Once again, this is something that can be done now at almost no cost. Then we can go back to selling other ideas that cost billons of dollars.

      Delete
    3. On the KC-130J, I just do not see that it is the answer (even the latest "J" model) and even then, it is hard to argue in favor of the KC-130 over larger, more effective KC-135/10/46 tankers.

      1. In the scenario I used, it will still take about *35* KC-130s to do the job - if they can operate within the enemy A2/AD defenses. The max fuel load LM quotes for the KC-130 J is a hefty 61,364 pounds. http://www.lockheedmartin.com/us/products/c130/c-130j-variants/kc-130j.html

      2. Get out the chart and start drawing range rings in the Pacific Rim and reality starts settling in. Cadena and most U.S. airfields in and around the first island chain are well within DF-21 missile range.

      3. None of our tanker aircraft are particularly fast, but the KC-130 is almost 200 knots slower than KC-135/10/46 – that could be an issue. Another shameless plug for the old A-3D – they reportedly could approach Mach 1 in a dive). The KC-130J also has a lower operating altitude than KC-135/10/46.

      It isn’t that the KC-130 is bad, it’s just that once you start relying on land based tankers, the KC-130 is pack minus compared to other aerial tankers.

      GAB

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    4. It takes about 3.5 KC-130Js to equal the fuel transfer load of a KC-46A (61,364 pounds vs 212,000 pounds respectively).

      A KC-130J is ~$71 million (unit cost) versus a KC-46A ~$188 million (unit cost) – so it will cost about $248 million to buy the KC-130Js. And the crew requirements (manpower dominates total ownership costs) for the KC-130J fleet will be proportionally larger.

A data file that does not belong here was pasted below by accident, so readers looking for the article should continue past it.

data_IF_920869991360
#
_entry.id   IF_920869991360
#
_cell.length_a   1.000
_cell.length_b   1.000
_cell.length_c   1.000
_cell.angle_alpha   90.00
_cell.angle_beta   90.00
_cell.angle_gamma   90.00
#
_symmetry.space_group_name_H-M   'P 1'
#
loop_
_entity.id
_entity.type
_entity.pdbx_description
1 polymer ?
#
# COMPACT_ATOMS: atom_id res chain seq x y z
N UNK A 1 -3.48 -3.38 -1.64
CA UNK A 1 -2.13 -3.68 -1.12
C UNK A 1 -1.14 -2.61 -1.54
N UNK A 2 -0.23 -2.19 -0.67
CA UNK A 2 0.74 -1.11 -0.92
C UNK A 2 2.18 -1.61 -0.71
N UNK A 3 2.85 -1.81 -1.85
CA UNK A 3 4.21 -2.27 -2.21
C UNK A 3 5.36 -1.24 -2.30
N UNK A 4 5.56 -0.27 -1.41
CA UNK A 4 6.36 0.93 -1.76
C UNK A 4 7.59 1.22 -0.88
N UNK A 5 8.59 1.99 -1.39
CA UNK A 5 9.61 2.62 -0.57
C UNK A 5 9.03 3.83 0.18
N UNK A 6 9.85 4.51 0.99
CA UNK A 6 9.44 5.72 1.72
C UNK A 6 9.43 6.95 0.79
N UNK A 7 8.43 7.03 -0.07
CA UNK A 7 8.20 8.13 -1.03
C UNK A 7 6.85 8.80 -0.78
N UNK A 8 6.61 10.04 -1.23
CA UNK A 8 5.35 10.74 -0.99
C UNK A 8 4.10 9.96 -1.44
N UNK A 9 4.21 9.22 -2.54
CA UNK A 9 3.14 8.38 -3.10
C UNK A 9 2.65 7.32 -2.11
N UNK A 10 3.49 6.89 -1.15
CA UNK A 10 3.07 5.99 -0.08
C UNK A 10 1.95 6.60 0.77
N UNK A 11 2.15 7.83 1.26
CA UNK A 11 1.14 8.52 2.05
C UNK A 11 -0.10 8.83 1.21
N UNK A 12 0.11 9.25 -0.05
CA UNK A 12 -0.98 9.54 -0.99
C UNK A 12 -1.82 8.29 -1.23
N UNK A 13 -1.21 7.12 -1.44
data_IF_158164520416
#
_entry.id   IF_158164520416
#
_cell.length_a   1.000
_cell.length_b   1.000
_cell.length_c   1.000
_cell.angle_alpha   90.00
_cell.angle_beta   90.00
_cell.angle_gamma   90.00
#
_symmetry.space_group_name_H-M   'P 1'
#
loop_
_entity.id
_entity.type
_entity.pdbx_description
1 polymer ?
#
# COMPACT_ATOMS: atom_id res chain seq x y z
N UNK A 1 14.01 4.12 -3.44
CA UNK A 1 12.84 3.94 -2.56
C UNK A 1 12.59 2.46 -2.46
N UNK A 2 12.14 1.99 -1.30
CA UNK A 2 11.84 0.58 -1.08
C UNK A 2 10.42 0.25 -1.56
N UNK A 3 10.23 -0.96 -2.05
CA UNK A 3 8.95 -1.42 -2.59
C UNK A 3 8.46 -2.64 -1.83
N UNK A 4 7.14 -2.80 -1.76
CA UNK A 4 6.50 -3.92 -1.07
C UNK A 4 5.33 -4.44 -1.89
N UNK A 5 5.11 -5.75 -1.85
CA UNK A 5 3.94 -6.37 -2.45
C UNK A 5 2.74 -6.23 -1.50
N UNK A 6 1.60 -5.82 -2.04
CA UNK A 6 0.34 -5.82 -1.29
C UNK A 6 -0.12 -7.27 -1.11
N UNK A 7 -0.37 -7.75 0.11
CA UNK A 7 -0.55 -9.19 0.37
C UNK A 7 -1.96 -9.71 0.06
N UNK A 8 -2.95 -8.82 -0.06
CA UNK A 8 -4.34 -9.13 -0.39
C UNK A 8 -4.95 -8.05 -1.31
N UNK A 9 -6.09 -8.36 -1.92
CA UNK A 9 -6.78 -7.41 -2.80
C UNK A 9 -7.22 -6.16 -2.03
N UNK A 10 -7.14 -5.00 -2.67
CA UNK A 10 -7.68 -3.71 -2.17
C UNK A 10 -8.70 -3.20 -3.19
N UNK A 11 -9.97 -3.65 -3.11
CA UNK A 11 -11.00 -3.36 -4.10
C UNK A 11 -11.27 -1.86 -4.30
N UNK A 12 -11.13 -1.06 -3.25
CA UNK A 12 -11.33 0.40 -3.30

On the plus side, the enemy will have to expend more effort to destroy those 3.45 KC-130s, and there *may* be some practical differences in airfield usage. A C-130 can land on much smaller airfield (empty), but it still will need a 3,000’ runway with a full fuel load.

      Once you start talking about a half dozen KC-46As or 20-30 KC-130s loading 1.5 to 2 million gallons of fuel the idea of using jungle airfields to support major combat operations becomes a joke.

      So to buy a shorter ranged, slower aircraft, with less flexibility (the KC-46A can refuel B-1/2/52 bombers – the KC-130J cannot) will cost the tax payer ~32% more up front, and much more in personnel and O&M.

      GAB

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    5. I agree with you, but there are no KC-135/10/46 assigned to naval aviation, and none planned. Since the navy operates 737 jets as P-8s and C-40s, a 737 tanker would be nice too.

      But I'm talking about what is doable now. If war breaks out in the Pacific, the Marines will only do airfield and port defense for the first year or two, so let's use their KC-130s to fight!

      Delete
    6. It is very likely that the most effective solution is to decommission the KC-130 squadrons, sell off the aircraft, and buy new KC-46As!

      If the choice is land-based tankers then the KC-10/46/135 is the answer and frankly is a dominant solution by every metric (performance/cost/schedule).

      The KC-46A is entering production now, if the Navy really wants them, it could buy them – the USAF and the manufacturer will be happy. And the Navy has a history of operating USAF/USAAC aircraft like B-24s.